Knut Hamsun (1858-1952) was a Norwegian novelist, poet, and playwright hailed by many as one of the founders of modern literature. Born to a poor peasant family in central Norway, he worked as a schoolmaster, sheriff's assistant, laborer, store clerk, farmhand, and streetcar conductor in both Scandinavia and America before establishing himself as a successful playwright and novelist. His first novel, Hunger (1890), was an immediate critical success; he went on to write the novels Mysteries (1892), Pan (1894), Victoria (1898), and The Growth of the Soil (1917), the last of which earned him the Nobel Prize in Literature in 1920.
Sverre Lyngstad (1922-2011; translator, introducer, notes) was a scholar and translator of Norwegian literature and Distinguished Professor Emeritus of English and Comparative Literature at the New Jersey Institute of Technology. He translated five of Knut Hamsun's works for Penguin Classics--Hunger (1890), Mysteries (1892), Pan (1894), Victoria (1898), and The Growth of the Soil (1917)--and was honored by the King of Norway with the St. Olav Medal and with the Knight's Cross, First Class, of the Royal Norwegian Order of Merit.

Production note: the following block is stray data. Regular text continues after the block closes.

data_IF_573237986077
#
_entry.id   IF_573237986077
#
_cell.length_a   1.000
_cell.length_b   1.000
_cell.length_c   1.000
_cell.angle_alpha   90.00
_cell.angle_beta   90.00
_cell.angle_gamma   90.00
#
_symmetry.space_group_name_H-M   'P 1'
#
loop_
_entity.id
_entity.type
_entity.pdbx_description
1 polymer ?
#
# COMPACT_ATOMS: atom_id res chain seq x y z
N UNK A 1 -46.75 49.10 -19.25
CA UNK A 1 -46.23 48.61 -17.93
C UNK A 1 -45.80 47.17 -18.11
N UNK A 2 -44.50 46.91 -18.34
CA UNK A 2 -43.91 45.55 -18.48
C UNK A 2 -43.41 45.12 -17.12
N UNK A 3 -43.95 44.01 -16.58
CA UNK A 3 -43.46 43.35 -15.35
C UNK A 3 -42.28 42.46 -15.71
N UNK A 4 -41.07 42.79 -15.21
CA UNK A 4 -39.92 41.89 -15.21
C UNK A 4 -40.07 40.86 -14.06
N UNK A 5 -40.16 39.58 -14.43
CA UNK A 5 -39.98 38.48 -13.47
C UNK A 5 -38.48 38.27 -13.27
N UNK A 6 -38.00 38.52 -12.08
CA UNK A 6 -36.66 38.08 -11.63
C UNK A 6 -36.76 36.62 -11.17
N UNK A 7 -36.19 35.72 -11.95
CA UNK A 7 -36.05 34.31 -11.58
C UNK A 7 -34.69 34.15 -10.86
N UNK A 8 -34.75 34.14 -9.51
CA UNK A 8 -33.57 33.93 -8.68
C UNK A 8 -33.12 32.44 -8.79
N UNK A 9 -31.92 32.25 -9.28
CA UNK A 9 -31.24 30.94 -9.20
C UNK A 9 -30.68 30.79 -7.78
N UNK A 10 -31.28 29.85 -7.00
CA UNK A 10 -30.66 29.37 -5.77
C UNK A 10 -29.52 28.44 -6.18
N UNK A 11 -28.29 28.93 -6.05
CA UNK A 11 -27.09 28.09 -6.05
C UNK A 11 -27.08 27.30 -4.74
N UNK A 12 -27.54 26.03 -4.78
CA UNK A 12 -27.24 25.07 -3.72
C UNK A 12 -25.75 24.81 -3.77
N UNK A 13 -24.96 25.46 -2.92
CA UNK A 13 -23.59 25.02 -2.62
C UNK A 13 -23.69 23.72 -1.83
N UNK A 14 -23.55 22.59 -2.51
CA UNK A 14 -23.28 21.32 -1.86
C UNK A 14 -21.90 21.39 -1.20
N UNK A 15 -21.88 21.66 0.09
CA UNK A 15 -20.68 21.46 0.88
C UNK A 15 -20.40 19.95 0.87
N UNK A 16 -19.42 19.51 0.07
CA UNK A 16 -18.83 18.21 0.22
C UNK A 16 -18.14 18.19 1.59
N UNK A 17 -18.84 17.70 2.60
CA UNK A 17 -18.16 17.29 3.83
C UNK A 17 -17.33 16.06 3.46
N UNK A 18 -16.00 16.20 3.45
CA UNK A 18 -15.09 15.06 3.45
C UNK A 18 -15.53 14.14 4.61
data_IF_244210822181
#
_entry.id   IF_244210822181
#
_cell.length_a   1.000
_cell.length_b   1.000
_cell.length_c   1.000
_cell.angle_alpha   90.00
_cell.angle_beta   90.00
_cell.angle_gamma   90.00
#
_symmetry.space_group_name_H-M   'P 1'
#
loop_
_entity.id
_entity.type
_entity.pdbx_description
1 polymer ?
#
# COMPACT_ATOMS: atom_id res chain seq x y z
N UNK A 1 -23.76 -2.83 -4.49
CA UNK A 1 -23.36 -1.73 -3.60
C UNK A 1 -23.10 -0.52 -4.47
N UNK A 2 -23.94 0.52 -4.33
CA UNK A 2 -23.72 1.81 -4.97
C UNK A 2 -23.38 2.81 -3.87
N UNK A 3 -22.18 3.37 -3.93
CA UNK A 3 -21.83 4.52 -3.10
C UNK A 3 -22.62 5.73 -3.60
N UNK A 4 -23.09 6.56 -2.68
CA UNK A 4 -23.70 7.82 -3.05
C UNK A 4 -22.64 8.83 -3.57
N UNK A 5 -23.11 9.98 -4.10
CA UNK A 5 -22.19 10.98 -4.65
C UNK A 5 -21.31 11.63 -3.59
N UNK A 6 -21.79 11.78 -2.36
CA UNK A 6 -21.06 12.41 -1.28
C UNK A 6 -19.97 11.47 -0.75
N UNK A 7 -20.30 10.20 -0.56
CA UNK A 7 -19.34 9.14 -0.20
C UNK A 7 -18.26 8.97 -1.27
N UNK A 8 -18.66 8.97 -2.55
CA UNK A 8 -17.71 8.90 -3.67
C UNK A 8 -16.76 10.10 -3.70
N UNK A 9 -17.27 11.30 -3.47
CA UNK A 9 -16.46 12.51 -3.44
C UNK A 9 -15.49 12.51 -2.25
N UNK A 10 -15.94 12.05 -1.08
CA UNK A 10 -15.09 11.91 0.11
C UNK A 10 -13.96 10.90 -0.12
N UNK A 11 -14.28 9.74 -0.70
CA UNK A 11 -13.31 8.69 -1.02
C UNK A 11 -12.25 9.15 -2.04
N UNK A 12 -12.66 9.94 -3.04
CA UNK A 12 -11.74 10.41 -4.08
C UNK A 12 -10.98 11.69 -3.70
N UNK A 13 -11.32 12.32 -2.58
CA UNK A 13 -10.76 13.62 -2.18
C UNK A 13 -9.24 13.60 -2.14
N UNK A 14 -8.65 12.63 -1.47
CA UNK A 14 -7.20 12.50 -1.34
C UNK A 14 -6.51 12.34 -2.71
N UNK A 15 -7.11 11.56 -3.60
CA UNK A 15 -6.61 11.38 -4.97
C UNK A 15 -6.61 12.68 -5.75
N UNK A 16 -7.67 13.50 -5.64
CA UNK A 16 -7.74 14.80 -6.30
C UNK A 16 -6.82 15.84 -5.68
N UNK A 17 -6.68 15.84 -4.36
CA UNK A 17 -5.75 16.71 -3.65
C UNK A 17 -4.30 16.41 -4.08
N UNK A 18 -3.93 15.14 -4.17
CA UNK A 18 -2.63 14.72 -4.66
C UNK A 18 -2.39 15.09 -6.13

By the Winner of the Nobel Prize in Literature
"Knut Hamsun's writing is magical, his sentences are glowing, he
could write about anything and make it alive." --Karl Ove
Knausgaard, The New York Times Book Review
"This is no museum piece redolent with the dust of literary respectability. It is as immediate and haunting as last night's dreams or nightmares." --The New York Times